.... or maybe "Put the Thanks Back in Thanksgiving" or perhaps "The Most Important Ingredient"
I had a lot of alternate titles for this post so of course I had to pick the one I thought was the funniest .....
Seriously, so much is made of the food on Thanksgiving that I sometimes feel compelled to be a glutton or feel overly virtuous if I just eat normally. While my motto sometimes seems to be to leave no meal unexamined, in Thanksgiving's case it should refer to the event not (just) the food.
So while you plan the perfect menu (or diss your in-laws choices), shop and chop til you drop and debate if it really can be Thanksgiving with salmon instead of turkey or apple instead of pumpkin pie, spend a few minutes thinking about the feelings, meanings and lessons behind Thanksgiving.
I don't mean to get political, but if that is your bent, go for it. Don't make your guests uncomfortable (unless that is your bent, too, and you are trying to whittle down the guest list for next year), but think of something special to say for the day. Or maybe ask a guest to bring some discussion questions or thoughts or a special prayer or blessing (suitable for all the religious or non-religious traditions of the guests please) instead of a cranberry mold salad. Or ask every guest to be prepared to say a bit on why they are thankful or what their families' immigration experiences were or about random acts of kindness they either participated in or witnessed in the last year. Or focus on how far we have yet to come, ask them to bring one example or anecdote of what still needs to change for America to be a better place for all. Give them some guidelines or let them decide, but if you are looking for meaningful guest participation, let them know in advance.
Or make up a Thanksgiving trivia contest on the holiday, the Pilgrims, the Native Americans, etc., and focus on the real, not commercial, history of the day. (Winner gets the wishbone?)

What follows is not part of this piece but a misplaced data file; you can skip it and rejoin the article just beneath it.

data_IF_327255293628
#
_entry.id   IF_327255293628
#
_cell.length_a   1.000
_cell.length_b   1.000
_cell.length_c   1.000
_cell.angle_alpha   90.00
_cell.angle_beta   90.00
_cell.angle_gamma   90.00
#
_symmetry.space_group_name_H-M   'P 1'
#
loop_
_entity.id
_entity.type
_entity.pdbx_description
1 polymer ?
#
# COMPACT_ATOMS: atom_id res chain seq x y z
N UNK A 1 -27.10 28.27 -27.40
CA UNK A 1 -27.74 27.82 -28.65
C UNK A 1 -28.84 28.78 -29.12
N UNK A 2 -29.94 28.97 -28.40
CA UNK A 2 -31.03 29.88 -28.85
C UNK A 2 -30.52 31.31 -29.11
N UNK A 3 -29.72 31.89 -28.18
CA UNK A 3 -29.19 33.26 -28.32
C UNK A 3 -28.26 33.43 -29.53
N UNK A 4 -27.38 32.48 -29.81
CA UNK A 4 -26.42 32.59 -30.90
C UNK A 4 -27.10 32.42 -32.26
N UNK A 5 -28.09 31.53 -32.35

I have been struck that how Thanksgiving is this big meal and celebration at home, much like the Jewish Passover. But unlike Passover, there are no scripts or readings designed to touch on the history, the symbols and the meaning of the day. A few days ago I heard an ad on radio from the American Jewish Committee. The ad tied the Pilgrim's celebration of Thanksgiving to the Jewish harvest festival of Sukkot. The organization also offered a (non-religious) "Thanksgiving reader" for Americans to share as they celebrate the holiday. The reader, called "America's Table: A Thanksgiving Reader Celebrating Our Diverse Roots and Shared Values" is available for free as a pdf download through the committee's website. Readers from past years are also available.
This year's version tells the stories of seven individuals of very different backgrounds and relates their American experiences. It is one way to tell the Thanksgiving story. Whether you use it or not, I hope you will be inspired to say more at Thanksgiving this year than "pass the gravy."
May you have a happy, meaningful (and, of course, tasty) Thanksgiving.
Blog Appetit hits the road tomorrow for its own Thanksgiving trek. More when I return.
About the photo: "Waiting for the Turkey," Thanksgiving table at my sister Laura's, 2005
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